On Monday night, the energy in downtown Toronto swelled, as industry folk poured into The Carlu on Yonge St, in anticipation of the first in-person Polaris Music Prize Gala in two years (and eager to breathe the same air as Canada’s most promising musical talent). The venue was bathed in a seasonal orange hue as large, dried cornstalks accented the reception and various garden-themed installations decorated the space. Specially designed posters representing each nominated artist peppered the showcases. It was evident music fans from near and far were excited to witness a proud Canadian tradition of recognizing outstanding, local talent. Record sales metrics and streams deemed irrelevant, each year meticulous discourse takes place between the Grand Jury team as the merit of each shortlisted album is discussed and considered. Once a decision is reached, the winner walks away with the Polaris Music Prize Winner title and $50,000 to further their artistic endeavors.
With every shortlisted nominee slated to perform that night, RX Music was happy to catch up with Lisa Leblanc (nominated for Chiac Disco) and Kelly McMichael (nominated for Waves) pre-show for a quick chat about the experience. We caught up with Lisa Leblanc and she breaks down the musical significance of her Acadian roots and evolution of her disco-influenced album. Kelly McMichael details the essence behind her album’s lyrical message and the power of producing from the city you call ‘home.’
Lisa Leblanc Interview
Laura MacInnes-Rae: Congratulations! This is not your first nomination for a Polaris Prize— you were nominated back in 2017 as well. How does it feel this time?
Lisa Leblanc: Incredible, it’s amazing, you can’t take for granted being on a shortlist for Polaris. I think it’s incredible to be here, I have much respect to all the artists that are here tonight, everybody deserves to be on this shortlist and everybody deserves to be the winner, you know—it’s very humbling. It’s a beautiful award and I’m very, very happy to be here.
Laura MacInnes-Rae: Your record that was nominated Chiac Disco, has such a strong base of funk and rhythm. It’s such a feel-good record!
Lisa Leblanc: Thank you!
Laura MacInnes-Rae: Who was the inspiration for you?
Lisa Leblanc: It was a fun experimentation to do this record. I guess lyrically speaking, “Chiac” is our kind of slang in Acadia in Southern New Brunswick, it’s sort of how I speak French, it’s called “Chiac,” basically a mix between English and French very mixed up and we have our own little thing going on, so a lot of inspiration sort of small-town, coming up in a small-town and all these interactions everybody had, like mixing that kind of rurality with something that was glamour, that was disco, to me just fit really well. Then I listened to a lot of disco, and a lot of funk and a lot afro-beat, a lot of modern psych…so many influences, so it was kind of like a bubble of just like “Let’s try and do this for fun just because I love the genre, I love funk and disco so why not?”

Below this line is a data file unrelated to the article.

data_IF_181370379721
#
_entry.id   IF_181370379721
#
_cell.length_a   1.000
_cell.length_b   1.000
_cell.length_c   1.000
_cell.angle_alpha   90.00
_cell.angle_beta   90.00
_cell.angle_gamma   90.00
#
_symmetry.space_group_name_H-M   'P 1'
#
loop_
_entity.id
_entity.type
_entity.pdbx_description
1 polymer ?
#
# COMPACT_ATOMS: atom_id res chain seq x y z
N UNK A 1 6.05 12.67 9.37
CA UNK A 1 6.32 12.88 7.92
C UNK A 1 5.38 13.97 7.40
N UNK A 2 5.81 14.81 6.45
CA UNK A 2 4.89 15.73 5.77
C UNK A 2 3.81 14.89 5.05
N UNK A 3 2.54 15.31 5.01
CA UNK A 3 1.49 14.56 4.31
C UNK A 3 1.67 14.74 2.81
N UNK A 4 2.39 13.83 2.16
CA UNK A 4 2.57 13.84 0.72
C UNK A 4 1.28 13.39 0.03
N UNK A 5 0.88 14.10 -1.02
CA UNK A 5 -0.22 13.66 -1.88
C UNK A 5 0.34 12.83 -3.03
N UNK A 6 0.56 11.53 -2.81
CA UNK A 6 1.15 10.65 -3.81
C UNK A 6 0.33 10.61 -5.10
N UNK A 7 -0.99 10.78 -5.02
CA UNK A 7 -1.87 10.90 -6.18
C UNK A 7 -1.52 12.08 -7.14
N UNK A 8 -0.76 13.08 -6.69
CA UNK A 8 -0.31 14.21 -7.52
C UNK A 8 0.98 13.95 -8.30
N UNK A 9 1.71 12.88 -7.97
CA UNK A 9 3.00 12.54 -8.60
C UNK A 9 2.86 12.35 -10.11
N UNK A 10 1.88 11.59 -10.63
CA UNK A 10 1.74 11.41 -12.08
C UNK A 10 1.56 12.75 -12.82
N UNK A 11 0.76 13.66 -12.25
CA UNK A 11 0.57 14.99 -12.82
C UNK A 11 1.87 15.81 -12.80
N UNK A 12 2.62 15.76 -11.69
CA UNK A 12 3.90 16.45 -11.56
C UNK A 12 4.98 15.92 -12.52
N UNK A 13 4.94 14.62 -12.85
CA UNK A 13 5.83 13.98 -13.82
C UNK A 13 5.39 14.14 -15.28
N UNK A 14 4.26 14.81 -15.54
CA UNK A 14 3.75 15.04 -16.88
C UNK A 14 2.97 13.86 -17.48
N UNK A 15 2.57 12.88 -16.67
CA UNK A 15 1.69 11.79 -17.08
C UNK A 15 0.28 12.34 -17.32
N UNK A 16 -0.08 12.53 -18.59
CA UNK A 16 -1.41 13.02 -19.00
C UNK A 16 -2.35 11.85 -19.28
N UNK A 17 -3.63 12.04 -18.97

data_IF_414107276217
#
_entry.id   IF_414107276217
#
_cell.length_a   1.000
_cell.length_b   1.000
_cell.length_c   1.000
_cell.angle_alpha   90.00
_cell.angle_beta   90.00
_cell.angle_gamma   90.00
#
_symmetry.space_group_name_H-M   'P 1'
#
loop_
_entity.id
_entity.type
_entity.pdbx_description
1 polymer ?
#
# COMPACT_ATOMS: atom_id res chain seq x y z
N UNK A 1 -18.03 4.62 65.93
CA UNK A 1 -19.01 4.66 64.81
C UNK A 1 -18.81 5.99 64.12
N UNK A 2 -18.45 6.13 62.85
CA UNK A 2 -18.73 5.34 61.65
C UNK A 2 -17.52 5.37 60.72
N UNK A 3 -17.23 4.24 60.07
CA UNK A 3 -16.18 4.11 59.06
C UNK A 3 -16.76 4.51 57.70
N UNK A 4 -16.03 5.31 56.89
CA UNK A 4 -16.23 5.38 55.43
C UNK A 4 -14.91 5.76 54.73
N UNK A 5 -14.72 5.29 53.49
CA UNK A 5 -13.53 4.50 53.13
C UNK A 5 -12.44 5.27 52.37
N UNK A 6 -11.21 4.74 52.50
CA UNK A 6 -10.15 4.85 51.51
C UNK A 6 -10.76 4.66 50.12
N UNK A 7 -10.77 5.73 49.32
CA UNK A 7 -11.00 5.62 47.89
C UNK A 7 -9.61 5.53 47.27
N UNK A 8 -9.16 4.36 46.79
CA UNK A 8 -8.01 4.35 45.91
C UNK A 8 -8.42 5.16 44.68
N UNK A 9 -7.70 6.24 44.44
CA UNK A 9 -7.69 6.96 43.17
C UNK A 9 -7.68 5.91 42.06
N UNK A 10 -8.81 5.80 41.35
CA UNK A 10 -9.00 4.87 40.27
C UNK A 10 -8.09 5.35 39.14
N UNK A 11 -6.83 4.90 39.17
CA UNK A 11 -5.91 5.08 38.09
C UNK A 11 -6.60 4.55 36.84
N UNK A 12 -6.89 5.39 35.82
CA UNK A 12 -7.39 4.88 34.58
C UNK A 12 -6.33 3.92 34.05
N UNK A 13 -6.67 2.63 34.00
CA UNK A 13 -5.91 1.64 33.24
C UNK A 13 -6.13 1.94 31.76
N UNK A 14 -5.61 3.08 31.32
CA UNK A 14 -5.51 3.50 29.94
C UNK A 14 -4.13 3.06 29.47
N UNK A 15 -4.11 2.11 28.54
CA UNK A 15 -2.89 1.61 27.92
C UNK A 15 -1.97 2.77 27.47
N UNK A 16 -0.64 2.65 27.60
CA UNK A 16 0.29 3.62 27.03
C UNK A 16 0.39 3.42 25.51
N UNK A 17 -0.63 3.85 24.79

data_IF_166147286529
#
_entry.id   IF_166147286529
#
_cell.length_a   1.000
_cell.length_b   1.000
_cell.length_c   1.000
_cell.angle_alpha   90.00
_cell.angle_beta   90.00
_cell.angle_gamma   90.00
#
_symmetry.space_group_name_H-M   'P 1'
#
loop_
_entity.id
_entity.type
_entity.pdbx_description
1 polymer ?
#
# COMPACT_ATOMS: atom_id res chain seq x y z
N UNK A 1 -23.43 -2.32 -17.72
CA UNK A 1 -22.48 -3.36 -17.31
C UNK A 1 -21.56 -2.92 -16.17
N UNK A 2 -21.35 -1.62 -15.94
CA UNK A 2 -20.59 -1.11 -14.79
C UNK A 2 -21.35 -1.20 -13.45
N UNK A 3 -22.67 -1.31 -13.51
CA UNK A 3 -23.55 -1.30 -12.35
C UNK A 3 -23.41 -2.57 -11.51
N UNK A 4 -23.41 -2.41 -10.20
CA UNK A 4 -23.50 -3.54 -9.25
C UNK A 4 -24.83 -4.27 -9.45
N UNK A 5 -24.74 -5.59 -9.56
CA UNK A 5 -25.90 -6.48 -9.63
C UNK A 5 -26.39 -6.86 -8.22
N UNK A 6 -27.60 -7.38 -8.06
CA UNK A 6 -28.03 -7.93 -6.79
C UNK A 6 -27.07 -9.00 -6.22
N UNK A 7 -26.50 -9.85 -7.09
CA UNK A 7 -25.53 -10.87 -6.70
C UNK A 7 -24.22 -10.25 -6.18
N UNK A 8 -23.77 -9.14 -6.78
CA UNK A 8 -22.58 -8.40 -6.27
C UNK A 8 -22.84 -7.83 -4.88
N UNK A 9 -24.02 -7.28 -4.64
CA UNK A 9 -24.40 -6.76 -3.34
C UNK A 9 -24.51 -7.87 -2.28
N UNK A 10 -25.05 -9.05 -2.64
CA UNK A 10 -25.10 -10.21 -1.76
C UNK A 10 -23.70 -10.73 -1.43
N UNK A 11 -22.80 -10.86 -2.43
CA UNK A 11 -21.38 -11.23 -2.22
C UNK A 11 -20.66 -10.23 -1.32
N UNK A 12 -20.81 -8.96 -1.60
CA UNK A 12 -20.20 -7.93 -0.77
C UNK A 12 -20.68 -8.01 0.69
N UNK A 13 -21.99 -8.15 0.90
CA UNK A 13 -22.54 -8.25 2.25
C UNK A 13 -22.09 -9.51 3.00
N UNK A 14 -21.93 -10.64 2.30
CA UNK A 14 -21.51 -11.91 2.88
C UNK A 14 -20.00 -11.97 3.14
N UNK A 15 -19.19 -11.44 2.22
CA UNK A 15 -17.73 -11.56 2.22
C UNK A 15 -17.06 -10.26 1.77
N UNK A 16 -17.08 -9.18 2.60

Laura MacInnes-Rae: So would you agree that disco and funk is on the rise again with new record releases?
Lisa Leblanc: Oh absolutely! For sure. We’re hearing it a lot, there’s definitely a disco revival right now that started in the last two years, we’ve been seeing it more and more so it was a coincidence like completely, but at the same time it came in a time that people just wanted something feel-good, so it’s normal. I can see why it’s coming back and because it so feel-good and dancey and it kind of becamebecame a caricature of itself you know disco, there are some great disco and to me the real disco artists like the pioneers like Bee Gees and Chic and Nile Rogers–
Laura MacInnes-Rae: Chic!
Lisa Leblanc: Yeah Chic! There you go! They’re virtuosos, they’re incredible musicians and composers and arrangers and it’s actually really complex, but you don’t really realize because it’s a 4 on 4 beat and you’re dancing to it. That’s kind of what I kind of loved about the genre. It’s interesting that it’s coming back.
Laura MacInnes-Rae: So if you were to describe this record to the fans who’ve been with you since the start, what do you think is the biggest smack-in the face difference?
Lisa Leblanc: Uh, everything! (laughs) probably. I mean I used to play banjo and I had more of a folk-rock, folk-trash I would call it, kind of a folk-punk whatever thing going on and then this one I really wanted to explore something else and I really wanted to go and deep dive. I produced this record, I co-produced with my partner.
Laura MacInnes-Rae: Yeah, congrats!
Lisa Leblanc: Thank you! Yeah, so I really wanted to just dig into something I hadn’t really done before and that’s how I went and collaborated with other people. I’d never really written with other people, but this time was cool because I went to see two other people that were into the genre and that I knew could have a band song because I knew I couldn’t write disco songs by myself on a guitar or a banjo. It was a really fun experience to do.
Laura MacInnes-Rae: Where did you produce it?
Lisa Leblanc: In Moncton!
Laura MacInnes-Rae: Ah, I have relatives there!
Lisa Leblanc: Lisa Leblanc: Oh awesome! Well there you go, nice! Our studio is in Moncton, we recorded everything over there.
Laura MacInnes-Rae: The burning question— on future records, will the titles be in English or French?
Lisa Leblanc: I have no idea (laughs). Honestly like this wasn’t thought out really, I just felt like disco to me in English I really had nothing to say. But in French, and really assuming the language and my accent, and really going far in that and really going…I finally just kind of—not being afraid of talking the way I talk and just writing that in lyrics was to me, was interesting because all of a sudden there was like— as I was saying earlier, to me the whole rurality versus glam. I really love that blend of the genres and like I said it wasn’t thought out like last records were, the last two ones that were in English, the last was in French. I have no idea, it really depends on how I’m feeling at the moment and who knows what will happen next.
Laura MacInnes-Rae: Love that. Out of curiosity, are there any other fellow Canadian nominees that you’ve thought about collaborating with?